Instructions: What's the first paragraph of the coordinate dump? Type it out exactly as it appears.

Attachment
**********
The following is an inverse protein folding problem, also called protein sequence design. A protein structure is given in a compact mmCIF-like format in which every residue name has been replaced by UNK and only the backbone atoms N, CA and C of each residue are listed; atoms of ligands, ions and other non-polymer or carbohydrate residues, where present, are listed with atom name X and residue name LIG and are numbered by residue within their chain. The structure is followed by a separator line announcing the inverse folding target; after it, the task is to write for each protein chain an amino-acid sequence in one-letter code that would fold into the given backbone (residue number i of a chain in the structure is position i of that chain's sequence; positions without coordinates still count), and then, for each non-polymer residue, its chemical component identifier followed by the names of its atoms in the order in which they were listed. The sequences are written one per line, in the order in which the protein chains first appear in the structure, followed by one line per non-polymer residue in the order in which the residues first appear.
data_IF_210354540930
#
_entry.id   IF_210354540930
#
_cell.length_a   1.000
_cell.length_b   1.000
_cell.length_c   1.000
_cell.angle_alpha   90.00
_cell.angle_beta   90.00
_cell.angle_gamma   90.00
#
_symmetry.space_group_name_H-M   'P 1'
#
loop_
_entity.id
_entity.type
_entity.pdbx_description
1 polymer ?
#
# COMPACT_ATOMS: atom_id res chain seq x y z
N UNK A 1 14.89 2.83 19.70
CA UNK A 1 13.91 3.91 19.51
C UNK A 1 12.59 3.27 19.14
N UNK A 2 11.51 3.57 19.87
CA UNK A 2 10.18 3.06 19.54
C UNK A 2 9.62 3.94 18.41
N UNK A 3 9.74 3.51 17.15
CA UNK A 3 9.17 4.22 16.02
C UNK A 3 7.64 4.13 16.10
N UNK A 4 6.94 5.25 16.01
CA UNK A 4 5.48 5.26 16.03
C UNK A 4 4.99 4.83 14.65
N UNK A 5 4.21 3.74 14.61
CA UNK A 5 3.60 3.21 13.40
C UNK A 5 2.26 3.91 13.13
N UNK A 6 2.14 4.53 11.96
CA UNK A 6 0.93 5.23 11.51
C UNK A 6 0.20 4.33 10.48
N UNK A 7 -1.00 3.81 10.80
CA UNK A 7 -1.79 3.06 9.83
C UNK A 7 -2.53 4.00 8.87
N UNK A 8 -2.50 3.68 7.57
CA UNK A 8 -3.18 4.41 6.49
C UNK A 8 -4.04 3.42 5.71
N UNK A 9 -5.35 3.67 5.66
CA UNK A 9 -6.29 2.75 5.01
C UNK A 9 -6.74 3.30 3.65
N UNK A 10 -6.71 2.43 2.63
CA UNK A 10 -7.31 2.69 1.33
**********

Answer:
The following is an inverse protein folding problem, also called protein sequence design. A protein structure is given in a compact mmCIF-like format in which every residue name has been replaced by UNK and only the backbone atoms N, CA and C of each residue are listed; atoms of ligands, ions and other non-polymer or carbohydrate residues, where present, are listed with atom name X and residue name LIG and are numbered by residue within their chain. The structure is followed by a separator line announcing the inverse folding target; after it, the task is to write for each protein chain an amino-acid sequence in one-letter code that would fold into the given backbone (residue number i of a chain in the structure is position i of that chain's sequence; positions without coordinates still count), and then, for each non-polymer residue, its chemical component identifier followed by the names of its atoms in the order in which they were listed. The sequences are written one per line, in the order in which the protein chains first appear in the structure, followed by one line per non-polymer residue in the order in which the residues first appear.